Home Articles Last-Round 2024 Shore Thing Sleepers

Last-Round 2024 Shore Thing Sleepers

by IBT Media Staff

“Shore Thing Sleepers” isn’t your ordinary fantasy football article. Instead, our staff highlights lower-valued players who can provide starting-caliber production for a specific week during the season. These are usually players near the end of your bench or even on the waiver wire/free agency. With managers still in the thick of the NFL offseason, we created a list of our favorite 2024 fantasy football sleepers who can be grabbed in the final round of drafts.

So whether you’re best-balling your way through the dog days of summer or just preparing for your upcoming redrafts, here are four last-round dart throws to consider.

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Last-Round 2024 Fantasy Football Sleepers

(Average Draft Position [ADP] courtesy of Underdog Fantasy)

Bo Nix (QB, Denver Broncos) | 207.8 ADP (QB31)

I’m not a huge fan of Bo Nix’s talent, especially in dynasty fantasy football formats, given he’s already 24. Still, in best ball or superflex redraft leagues? He’s intriguing.

Nix struggled early in his college career at Auburn but evolved into a dynamic player with 51 combined touchdowns in his final season at Oregon. His fit in a Sean Payton offense could be particularly beneficial. Payton’s system improved Russell Wilson’s accuracy by six percentage points, and he saw a jump from 16 to 26 TDs while reducing interceptions by three. Wilson was the QB16 on a points-per-game basis (17.7), outperforming players like Trevor Lawrence, Tua Tagovailoa and Matthew Stafford.

Nix also has notable rushing upside, totaling over 700 rushing yards and 20 TDs in his two years at Oregon. With weapons like Courtland Sutton and rookie Troy Franklin, who had nearly 1,400 receiving yards working with Nix at Oregon, the 2023 Heisman Trophy finalist is a high-upside pick. He’s a solid late-round target in superflex or best ball, especially if you’re looking to pair him with an elite QB like Josh Allen or Patrick Mahomes.

Khalil Herbert (RB, Chicago Bears) | 183.1 ADP (RB58)

I’ve been skeptical of Khalil Herbert in the past, but his current ADP presents value. Standing at 5-foot-9, 212 pounds, Herbert has averaged 4.9 Yards Per Carry (YPC) throughout his career and showed his receiving skills with a notable preseason screen pass that he took 56 yards to the house.

Despite facing stacked fronts on 31.1% of his carries (the sixth-most among RBs), Herbert was 12th in breakaway run rate at 5.3%. While he’s likely behind D’Andre Swift, who has never completed a full season, Herbert has shown potential to handle goal-line duties. Swift had 10 attempts inside the five-yard line but only converted two for touchdowns.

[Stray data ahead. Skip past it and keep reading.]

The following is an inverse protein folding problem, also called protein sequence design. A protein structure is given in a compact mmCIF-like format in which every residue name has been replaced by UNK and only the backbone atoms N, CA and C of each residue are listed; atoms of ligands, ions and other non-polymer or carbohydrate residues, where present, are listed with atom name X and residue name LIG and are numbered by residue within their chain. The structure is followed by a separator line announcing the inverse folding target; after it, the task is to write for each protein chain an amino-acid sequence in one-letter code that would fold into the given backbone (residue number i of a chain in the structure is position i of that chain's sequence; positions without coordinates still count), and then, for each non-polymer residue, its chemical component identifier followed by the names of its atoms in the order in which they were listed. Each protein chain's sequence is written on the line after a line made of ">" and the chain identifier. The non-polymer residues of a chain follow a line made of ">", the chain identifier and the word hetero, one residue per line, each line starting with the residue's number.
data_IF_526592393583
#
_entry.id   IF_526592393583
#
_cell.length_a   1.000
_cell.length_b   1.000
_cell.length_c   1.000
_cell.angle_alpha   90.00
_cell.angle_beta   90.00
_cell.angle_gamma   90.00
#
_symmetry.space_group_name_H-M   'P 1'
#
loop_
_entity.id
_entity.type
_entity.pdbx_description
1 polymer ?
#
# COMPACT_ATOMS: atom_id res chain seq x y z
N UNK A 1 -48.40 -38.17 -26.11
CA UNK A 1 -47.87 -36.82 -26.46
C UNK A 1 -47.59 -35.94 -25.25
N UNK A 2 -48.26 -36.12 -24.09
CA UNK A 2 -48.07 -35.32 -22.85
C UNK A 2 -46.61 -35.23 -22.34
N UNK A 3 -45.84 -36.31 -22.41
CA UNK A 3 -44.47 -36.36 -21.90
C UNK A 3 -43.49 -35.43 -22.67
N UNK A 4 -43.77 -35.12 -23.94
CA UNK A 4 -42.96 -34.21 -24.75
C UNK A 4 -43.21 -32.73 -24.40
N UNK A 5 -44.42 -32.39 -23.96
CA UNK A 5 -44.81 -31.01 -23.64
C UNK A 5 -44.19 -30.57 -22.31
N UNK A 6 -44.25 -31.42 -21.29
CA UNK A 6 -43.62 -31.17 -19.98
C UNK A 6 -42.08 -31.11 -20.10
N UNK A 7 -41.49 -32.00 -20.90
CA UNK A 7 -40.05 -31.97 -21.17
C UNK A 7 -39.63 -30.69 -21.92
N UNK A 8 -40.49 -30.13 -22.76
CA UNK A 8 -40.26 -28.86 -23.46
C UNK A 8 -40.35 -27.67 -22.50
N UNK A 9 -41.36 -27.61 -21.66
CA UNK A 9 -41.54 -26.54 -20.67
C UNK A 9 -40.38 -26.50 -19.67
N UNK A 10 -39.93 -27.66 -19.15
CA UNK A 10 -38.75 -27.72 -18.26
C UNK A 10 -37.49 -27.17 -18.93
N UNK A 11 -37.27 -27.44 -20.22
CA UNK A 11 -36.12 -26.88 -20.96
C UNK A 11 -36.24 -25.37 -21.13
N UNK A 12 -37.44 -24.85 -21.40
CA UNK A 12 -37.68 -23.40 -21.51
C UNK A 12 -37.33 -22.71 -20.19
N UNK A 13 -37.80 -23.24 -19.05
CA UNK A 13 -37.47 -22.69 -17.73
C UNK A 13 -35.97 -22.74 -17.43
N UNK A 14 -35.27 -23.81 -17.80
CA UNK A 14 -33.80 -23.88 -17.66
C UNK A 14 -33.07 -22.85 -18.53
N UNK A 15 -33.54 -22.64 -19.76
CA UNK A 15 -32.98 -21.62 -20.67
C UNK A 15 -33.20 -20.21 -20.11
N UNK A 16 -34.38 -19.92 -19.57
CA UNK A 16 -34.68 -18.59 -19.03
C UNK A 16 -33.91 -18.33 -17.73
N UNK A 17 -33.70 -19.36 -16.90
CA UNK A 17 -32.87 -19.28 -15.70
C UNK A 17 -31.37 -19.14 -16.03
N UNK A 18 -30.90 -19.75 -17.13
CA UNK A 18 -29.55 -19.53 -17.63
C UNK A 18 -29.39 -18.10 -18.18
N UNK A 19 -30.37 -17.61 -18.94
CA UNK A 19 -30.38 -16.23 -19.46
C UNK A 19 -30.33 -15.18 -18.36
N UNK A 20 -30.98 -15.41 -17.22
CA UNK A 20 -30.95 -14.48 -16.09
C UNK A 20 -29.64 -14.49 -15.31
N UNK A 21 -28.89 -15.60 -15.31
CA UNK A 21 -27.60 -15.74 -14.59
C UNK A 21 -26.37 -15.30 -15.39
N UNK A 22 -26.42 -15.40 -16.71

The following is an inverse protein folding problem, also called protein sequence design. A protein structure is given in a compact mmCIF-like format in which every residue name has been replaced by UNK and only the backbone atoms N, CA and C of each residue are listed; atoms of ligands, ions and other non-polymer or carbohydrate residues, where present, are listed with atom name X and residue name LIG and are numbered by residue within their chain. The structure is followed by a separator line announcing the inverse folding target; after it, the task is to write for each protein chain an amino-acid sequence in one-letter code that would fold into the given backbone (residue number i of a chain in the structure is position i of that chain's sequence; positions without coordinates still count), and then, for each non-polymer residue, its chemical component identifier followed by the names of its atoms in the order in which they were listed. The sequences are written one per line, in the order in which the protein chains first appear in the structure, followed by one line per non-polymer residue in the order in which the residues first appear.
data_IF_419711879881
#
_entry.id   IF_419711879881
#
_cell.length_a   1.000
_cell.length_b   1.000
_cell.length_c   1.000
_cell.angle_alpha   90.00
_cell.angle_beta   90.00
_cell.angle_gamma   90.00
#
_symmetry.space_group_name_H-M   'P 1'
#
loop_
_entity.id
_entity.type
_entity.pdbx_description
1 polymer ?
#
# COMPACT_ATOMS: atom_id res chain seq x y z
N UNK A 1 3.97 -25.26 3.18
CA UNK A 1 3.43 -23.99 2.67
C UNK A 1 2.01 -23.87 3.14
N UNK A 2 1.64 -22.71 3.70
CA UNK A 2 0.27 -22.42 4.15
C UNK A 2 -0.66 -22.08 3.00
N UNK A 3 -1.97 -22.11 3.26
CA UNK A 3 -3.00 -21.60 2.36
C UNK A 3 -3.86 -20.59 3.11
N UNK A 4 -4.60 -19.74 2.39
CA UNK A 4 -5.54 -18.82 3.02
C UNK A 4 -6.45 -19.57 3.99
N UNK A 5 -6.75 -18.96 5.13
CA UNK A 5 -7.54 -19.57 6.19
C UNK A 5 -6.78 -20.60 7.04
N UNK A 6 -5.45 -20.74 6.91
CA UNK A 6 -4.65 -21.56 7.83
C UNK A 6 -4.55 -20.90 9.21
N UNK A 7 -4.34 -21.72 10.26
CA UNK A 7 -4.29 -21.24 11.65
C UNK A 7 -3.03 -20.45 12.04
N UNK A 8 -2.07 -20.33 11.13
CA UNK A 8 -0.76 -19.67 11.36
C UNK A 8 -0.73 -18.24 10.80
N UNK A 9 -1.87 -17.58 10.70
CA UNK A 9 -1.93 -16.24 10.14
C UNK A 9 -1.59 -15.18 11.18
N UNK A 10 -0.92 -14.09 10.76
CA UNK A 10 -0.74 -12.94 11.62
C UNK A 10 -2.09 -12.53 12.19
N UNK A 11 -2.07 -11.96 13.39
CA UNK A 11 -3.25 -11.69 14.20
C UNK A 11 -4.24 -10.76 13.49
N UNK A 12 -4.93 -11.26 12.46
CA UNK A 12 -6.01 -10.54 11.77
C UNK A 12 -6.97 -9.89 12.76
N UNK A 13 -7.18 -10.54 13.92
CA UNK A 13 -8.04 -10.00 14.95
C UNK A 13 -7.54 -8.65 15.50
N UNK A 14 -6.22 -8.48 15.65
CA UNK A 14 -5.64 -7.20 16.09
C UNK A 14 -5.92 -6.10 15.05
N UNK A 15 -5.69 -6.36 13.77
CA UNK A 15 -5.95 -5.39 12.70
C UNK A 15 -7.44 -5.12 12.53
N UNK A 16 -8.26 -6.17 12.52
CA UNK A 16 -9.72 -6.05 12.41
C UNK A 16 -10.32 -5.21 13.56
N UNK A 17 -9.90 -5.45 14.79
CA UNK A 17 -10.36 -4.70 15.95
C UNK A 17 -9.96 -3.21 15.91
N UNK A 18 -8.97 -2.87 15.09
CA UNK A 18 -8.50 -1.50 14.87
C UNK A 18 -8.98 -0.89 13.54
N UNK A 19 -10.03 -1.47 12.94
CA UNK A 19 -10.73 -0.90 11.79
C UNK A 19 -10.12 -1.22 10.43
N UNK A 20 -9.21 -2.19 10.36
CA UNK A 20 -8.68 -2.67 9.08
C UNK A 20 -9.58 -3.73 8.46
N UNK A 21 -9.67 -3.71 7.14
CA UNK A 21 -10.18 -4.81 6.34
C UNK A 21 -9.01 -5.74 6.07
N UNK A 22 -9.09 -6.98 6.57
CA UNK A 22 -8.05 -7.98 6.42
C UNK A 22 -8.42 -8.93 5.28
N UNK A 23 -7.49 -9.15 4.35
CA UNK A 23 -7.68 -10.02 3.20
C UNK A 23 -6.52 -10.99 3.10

Herbert didn’t get many scoring opportunities last season due to the Bears’ struggling offense and his mid-season injuries. With Swift’s uncertain longevity and the Bears’ potential offensive improvement, Herbert is a worthwhile late-round pick. Other RBs in his range include J.K. Dobbins, Jaleel McLaughlin and Roschon Johnson, all of whom lack Herbert’s upside.

Malachi Corley (WR, New York Jets) | 169.2 ADP (WR75)

Malachi Corley is a player I’ve been high on from the start. Known as the “YAC King,” he has drawn comparisons to Deebo Samuel for his Yards After the Catch (YAC) ability. Watching Corley’s tape is a treat, showcasing his dynamic playmaking skills.

The Jets have high expectations for Corley, who could thrive alongside Aaron Rodgers. The future Hall-of-Fame quarterback has a history of supporting multiple wide receivers. Corley might find himself in the slot initially and potentially take over Allen Lazard’s role in two-WR sets.

Last season, fantasy managers were excited about drafting Elijah Moore before being traded to Cleveland. Corley offers similar excitement but with a clearer path to significant playing time. He’s a great late-round target, especially in leagues where WR depth is crucial.

Dawson Knox (TE, Buffalo Bills) | 213.1 ADP (TE30)

With limited receiving options for Allen, Dawson Knox remains a valuable sleeper. While Dalton Kincaid will likely lead the team in targets, Knox’s role shouldn’t be underestimated. Last season, Kincaid ran 348 slot snaps, accounting for 49.1% of his routes. This will leave the traditional in-line tight end role open for Knox to work out of. Plus, new offensive coordinator Joe Brady, who took over midseason, favored mixing in heavy two-TE formations and creative empty sets. This strategy could see Knox and Kincaid both finding fantasy relevance, similar to the Zach ErtzDallas Goedert dynamic in Philadelphia years ago.

Knox was the Points Per Reception (PPR) TE8 in 2021, catching nine touchdowns on just 71 targets. His upside as a red zone threat remains high, making him a viable late-round pick, especially given his TE30 ADP. He’s in a similar range to Darren Waller, Michael Mayer and Ja’Tavion Sanders, all of whom have a much lower floor.


Thanks for reading our last-round 2024 fantasy football sleepers. Check out more of our fantasy football and other written content here at In-Between Media, or head over to our YouTube channel to get your fix via video.

*Photo Credit: Isaiah J. Downing – USA TODAY Sports*

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